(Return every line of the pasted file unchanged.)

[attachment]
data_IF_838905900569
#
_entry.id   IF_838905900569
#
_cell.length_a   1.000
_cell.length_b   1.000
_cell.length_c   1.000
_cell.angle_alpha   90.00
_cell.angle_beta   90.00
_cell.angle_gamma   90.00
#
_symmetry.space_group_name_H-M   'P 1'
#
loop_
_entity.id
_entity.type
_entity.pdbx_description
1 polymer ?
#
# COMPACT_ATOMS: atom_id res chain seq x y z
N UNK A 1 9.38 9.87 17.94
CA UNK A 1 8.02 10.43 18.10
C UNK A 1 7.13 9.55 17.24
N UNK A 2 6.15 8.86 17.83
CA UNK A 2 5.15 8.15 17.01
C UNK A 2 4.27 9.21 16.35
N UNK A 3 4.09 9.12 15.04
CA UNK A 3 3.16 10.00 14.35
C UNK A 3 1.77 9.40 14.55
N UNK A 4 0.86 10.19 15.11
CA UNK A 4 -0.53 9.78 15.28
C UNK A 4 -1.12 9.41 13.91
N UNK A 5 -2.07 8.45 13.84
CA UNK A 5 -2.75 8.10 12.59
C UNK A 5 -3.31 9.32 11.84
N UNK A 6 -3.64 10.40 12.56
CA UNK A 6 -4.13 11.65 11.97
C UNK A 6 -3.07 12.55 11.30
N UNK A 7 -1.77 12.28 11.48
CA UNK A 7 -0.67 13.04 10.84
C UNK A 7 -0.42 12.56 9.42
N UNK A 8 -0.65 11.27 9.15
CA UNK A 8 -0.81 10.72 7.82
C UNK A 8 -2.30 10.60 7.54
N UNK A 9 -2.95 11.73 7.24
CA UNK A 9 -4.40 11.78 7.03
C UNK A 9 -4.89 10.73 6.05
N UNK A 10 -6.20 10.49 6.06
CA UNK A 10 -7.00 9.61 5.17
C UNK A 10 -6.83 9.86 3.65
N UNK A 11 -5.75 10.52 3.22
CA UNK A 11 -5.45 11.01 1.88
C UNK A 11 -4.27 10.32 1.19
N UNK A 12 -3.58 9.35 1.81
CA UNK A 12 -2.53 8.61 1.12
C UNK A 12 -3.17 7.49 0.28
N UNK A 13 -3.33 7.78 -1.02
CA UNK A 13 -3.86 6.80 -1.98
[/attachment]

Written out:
data_IF_838905900569
#
_entry.id   IF_838905900569
#
_cell.length_a   1.000
_cell.length_b   1.000
_cell.length_c   1.000
_cell.angle_alpha   90.00
_cell.angle_beta   90.00
_cell.angle_gamma   90.00
#
_symmetry.space_group_name_H-M   'P 1'
#
loop_
_entity.id
_entity.type
_entity.pdbx_description
1 polymer ?
#
# COMPACT_ATOMS: atom_id res chain seq x y z
N UNK A 1 9.38 9.87 17.94
CA UNK A 1 8.02 10.43 18.10
C UNK A 1 7.13 9.55 17.24
N UNK A 2 6.15 8.86 17.83
CA UNK A 2 5.15 8.15 17.01
C UNK A 2 4.27 9.21 16.35
N UNK A 3 4.09 9.12 15.04
CA UNK A 3 3.16 10.00 14.35
C UNK A 3 1.77 9.40 14.55
N UNK A 4 0.86 10.19 15.11
CA UNK A 4 -0.53 9.78 15.28
C UNK A 4 -1.12 9.41 13.91
N UNK A 5 -2.07 8.45 13.84
CA UNK A 5 -2.75 8.10 12.59
C UNK A 5 -3.31 9.32 11.84
N UNK A 6 -3.64 10.40 12.56
CA UNK A 6 -4.13 11.65 11.97
C UNK A 6 -3.07 12.55 11.30
N UNK A 7 -1.77 12.28 11.48
CA UNK A 7 -0.67 13.04 10.84
C UNK A 7 -0.42 12.56 9.42
N UNK A 8 -0.65 11.27 9.15
CA UNK A 8 -0.81 10.72 7.82
C UNK A 8 -2.30 10.60 7.54
N UNK A 9 -2.95 11.73 7.24
CA UNK A 9 -4.40 11.78 7.03
C UNK A 9 -4.89 10.73 6.05
N UNK A 10 -6.20 10.49 6.06
CA UNK A 10 -7.00 9.61 5.17
C UNK A 10 -6.83 9.86 3.65
N UNK A 11 -5.75 10.52 3.22
CA UNK A 11 -5.45 11.01 1.88
C UNK A 11 -4.27 10.32 1.19
N UNK A 12 -3.58 9.35 1.81
CA UNK A 12 -2.53 8.61 1.12
C UNK A 12 -3.17 7.49 0.28
N UNK A 13 -3.33 7.78 -1.02
CA UNK A 13 -3.86 6.80 -1.98